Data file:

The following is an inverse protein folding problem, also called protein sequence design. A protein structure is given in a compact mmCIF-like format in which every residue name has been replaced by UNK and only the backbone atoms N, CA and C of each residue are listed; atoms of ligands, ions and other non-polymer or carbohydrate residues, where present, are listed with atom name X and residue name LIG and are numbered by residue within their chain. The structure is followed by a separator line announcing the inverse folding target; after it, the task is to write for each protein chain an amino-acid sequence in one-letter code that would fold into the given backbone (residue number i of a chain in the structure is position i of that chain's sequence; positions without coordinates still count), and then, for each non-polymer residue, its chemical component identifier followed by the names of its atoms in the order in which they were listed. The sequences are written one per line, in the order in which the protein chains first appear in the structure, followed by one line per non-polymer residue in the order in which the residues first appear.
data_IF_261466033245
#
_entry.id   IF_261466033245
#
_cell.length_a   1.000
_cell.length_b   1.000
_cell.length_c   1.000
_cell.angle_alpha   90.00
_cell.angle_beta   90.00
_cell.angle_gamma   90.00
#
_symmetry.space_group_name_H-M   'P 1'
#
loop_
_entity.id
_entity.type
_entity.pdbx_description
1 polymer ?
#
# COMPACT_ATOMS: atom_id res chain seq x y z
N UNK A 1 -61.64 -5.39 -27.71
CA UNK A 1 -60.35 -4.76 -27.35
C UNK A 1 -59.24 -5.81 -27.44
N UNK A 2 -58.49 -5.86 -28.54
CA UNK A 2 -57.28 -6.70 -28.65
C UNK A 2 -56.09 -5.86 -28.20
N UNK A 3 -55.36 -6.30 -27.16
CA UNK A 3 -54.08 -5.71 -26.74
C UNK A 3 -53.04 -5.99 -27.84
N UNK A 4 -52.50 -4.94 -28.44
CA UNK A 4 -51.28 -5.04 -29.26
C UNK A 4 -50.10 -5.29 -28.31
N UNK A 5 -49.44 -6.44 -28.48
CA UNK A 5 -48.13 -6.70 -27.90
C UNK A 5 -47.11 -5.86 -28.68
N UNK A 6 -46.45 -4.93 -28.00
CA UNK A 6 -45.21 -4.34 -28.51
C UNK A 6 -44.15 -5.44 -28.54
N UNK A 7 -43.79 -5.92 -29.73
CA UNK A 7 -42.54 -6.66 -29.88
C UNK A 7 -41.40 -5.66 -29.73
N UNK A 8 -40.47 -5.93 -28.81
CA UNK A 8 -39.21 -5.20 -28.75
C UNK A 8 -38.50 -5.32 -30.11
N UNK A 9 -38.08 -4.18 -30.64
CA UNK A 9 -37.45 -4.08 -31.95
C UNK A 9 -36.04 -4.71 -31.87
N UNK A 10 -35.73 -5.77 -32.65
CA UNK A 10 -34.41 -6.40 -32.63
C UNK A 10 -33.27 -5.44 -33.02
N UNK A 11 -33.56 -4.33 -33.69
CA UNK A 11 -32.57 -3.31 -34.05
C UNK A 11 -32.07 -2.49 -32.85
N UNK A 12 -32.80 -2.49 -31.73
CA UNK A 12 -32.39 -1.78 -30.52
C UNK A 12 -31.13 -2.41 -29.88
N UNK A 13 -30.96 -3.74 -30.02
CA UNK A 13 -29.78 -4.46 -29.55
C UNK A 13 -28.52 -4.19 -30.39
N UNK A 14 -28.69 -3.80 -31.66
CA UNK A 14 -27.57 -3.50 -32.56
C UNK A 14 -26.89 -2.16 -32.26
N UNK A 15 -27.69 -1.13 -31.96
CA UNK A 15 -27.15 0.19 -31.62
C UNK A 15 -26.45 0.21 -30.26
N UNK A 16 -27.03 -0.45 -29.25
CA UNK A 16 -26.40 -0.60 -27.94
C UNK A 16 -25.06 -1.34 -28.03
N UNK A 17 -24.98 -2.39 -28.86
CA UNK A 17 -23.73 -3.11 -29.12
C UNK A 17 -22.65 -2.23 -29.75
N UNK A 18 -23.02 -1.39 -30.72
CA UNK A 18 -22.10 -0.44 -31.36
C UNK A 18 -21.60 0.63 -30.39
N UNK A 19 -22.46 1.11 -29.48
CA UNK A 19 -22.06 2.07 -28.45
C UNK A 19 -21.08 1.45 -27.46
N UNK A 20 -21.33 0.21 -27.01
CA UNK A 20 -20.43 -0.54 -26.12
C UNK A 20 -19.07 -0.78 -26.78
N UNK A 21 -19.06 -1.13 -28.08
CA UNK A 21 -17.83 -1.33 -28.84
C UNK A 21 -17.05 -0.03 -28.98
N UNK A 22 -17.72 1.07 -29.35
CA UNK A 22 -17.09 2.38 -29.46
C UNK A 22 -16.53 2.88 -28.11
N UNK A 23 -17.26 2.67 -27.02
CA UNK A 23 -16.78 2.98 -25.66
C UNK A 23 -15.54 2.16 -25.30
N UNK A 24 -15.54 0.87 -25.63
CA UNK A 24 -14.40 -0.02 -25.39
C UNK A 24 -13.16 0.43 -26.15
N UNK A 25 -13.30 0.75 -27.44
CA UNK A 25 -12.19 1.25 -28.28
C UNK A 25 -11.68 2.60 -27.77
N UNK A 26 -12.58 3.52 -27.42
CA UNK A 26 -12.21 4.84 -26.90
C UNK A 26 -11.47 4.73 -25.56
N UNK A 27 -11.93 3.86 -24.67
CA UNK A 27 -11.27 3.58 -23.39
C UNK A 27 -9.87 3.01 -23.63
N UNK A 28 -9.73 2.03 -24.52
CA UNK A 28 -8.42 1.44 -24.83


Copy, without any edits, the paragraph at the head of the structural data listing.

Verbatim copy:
The following is an inverse protein folding problem, also called protein sequence design. A protein structure is given in a compact mmCIF-like format in which every residue name has been replaced by UNK and only the backbone atoms N, CA and C of each residue are listed; atoms of ligands, ions and other non-polymer or carbohydrate residues, where present, are listed with atom name X and residue name LIG and are numbered by residue within their chain. The structure is followed by a separator line announcing the inverse folding target; after it, the task is to write for each protein chain an amino-acid sequence in one-letter code that would fold into the given backbone (residue number i of a chain in the structure is position i of that chain's sequence; positions without coordinates still count), and then, for each non-polymer residue, its chemical component identifier followed by the names of its atoms in the order in which they were listed. The sequences are written one per line, in the order in which the protein chains first appear in the structure, followed by one line per non-polymer residue in the order in which the residues first appear.